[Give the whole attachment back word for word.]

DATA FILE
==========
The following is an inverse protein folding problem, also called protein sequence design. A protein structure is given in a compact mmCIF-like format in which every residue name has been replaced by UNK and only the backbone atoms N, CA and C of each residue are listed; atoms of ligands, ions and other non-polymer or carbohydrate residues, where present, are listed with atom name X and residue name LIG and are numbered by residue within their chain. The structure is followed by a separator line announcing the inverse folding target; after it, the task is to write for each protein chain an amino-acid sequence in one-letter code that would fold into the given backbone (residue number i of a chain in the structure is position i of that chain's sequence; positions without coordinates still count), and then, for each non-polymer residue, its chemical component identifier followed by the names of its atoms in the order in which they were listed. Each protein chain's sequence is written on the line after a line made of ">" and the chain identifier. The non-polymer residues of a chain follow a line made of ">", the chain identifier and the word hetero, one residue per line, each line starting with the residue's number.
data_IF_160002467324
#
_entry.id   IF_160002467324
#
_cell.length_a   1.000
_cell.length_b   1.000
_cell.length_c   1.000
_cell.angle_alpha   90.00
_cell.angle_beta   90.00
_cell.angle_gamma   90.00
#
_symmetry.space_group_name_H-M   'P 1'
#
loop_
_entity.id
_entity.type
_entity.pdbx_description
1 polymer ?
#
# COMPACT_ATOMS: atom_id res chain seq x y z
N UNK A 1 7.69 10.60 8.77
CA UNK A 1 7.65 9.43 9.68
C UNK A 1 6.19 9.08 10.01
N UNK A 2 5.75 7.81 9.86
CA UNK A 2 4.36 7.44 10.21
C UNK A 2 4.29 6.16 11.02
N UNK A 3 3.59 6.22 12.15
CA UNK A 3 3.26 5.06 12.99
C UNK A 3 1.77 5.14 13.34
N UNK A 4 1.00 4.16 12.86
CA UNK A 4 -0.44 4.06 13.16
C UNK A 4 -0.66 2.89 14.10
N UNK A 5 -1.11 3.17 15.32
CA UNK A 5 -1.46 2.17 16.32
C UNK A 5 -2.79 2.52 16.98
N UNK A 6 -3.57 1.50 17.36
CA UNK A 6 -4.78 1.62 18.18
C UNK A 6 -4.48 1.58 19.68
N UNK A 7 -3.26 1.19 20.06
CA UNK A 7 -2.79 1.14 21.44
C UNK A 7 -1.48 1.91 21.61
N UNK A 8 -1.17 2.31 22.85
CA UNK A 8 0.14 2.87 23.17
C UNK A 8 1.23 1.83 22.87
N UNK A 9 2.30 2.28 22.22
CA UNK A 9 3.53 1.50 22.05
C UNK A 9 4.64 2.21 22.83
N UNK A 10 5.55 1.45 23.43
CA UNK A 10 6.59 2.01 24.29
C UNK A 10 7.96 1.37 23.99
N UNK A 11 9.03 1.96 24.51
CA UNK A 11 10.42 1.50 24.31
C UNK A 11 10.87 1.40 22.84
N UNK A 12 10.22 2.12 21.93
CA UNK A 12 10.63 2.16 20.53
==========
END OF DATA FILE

The following is an inverse protein folding problem, also called protein sequence design. A protein structure is given in a compact mmCIF-like format in which every residue name has been replaced by UNK and only the backbone atoms N, CA and C of each residue are listed; atoms of ligands, ions and other non-polymer or carbohydrate residues, where present, are listed with atom name X and residue name LIG and are numbered by residue within their chain. The structure is followed by a separator line announcing the inverse folding target; after it, the task is to write for each protein chain an amino-acid sequence in one-letter code that would fold into the given backbone (residue number i of a chain in the structure is position i of that chain's sequence; positions without coordinates still count), and then, for each non-polymer residue, its chemical component identifier followed by the names of its atoms in the order in which they were listed. Each protein chain's sequence is written on the line after a line made of ">" and the chain identifier. The non-polymer residues of a chain follow a line made of ">", the chain identifier and the word hetero, one residue per line, each line starting with the residue's number.
data_IF_160002467324
#
_entry.id   IF_160002467324
#
_cell.length_a   1.000
_cell.length_b   1.000
_cell.length_c   1.000
_cell.angle_alpha   90.00
_cell.angle_beta   90.00
_cell.angle_gamma   90.00
#
_symmetry.space_group_name_H-M   'P 1'
#
loop_
_entity.id
_entity.type
_entity.pdbx_description
1 polymer ?
#
# COMPACT_ATOMS: atom_id res chain seq x y z
N UNK A 1 7.69 10.60 8.77
CA UNK A 1 7.65 9.43 9.68
C UNK A 1 6.19 9.08 10.01
N UNK A 2 5.75 7.81 9.86
CA UNK A 2 4.36 7.44 10.21
C UNK A 2 4.29 6.16 11.02
N UNK A 3 3.59 6.22 12.15
CA UNK A 3 3.26 5.06 12.99
C UNK A 3 1.77 5.14 13.34
N UNK A 4 1.00 4.16 12.86
CA UNK A 4 -0.44 4.06 13.16
C UNK A 4 -0.66 2.89 14.10
N UNK A 5 -1.11 3.17 15.32
CA UNK A 5 -1.46 2.17 16.32
C UNK A 5 -2.79 2.52 16.98
N UNK A 6 -3.57 1.50 17.36
CA UNK A 6 -4.78 1.62 18.18
C UNK A 6 -4.48 1.58 19.68
N UNK A 7 -3.26 1.19 20.06
CA UNK A 7 -2.79 1.14 21.44
C UNK A 7 -1.48 1.91 21.61
N UNK A 8 -1.17 2.31 22.85
CA UNK A 8 0.14 2.87 23.17
C UNK A 8 1.23 1.83 22.87
N UNK A 9 2.30 2.28 22.22
CA UNK A 9 3.53 1.50 22.05
C UNK A 9 4.64 2.21 22.83
N UNK A 10 5.55 1.45 23.43
CA UNK A 10 6.59 2.01 24.29
C UNK A 10 7.96 1.37 23.99
N UNK A 11 9.03 1.96 24.51
CA UNK A 11 10.42 1.50 24.31
C UNK A 11 10.87 1.40 22.84
N UNK A 12 10.22 2.12 21.93
CA UNK A 12 10.63 2.16 20.53